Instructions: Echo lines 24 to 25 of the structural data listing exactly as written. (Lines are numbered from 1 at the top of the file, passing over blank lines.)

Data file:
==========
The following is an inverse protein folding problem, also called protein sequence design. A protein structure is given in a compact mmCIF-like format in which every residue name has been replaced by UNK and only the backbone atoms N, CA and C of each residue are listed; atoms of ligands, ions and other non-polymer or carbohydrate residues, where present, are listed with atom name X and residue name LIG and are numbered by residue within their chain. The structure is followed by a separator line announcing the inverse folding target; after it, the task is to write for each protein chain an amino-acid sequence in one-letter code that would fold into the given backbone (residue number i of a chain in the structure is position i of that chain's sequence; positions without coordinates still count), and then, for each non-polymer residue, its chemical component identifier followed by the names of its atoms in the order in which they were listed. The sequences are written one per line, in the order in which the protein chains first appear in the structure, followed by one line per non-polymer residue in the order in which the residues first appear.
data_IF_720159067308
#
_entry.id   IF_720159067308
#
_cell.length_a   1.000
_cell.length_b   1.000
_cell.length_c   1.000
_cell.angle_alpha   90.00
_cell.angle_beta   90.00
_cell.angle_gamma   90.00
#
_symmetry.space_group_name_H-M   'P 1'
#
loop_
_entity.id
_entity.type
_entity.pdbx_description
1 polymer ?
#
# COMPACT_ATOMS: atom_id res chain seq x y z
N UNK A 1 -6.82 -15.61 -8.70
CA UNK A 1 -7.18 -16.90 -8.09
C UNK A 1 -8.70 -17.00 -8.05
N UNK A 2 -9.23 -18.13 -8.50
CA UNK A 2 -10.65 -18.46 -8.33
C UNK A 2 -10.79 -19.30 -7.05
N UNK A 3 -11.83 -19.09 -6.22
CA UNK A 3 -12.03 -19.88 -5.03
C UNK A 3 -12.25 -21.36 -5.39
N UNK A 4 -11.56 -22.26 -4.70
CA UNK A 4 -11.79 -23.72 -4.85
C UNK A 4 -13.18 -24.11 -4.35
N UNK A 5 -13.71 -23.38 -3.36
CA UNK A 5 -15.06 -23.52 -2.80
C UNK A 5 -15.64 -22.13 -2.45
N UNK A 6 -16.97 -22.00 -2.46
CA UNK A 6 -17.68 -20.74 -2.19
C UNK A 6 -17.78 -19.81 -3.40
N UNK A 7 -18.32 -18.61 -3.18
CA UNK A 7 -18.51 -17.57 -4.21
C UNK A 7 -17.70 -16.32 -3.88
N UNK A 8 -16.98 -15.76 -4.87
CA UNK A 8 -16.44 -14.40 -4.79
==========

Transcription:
C UNK A 1 -8.70 -17.00 -8.05
N UNK A 2 -9.23 -18.13 -8.50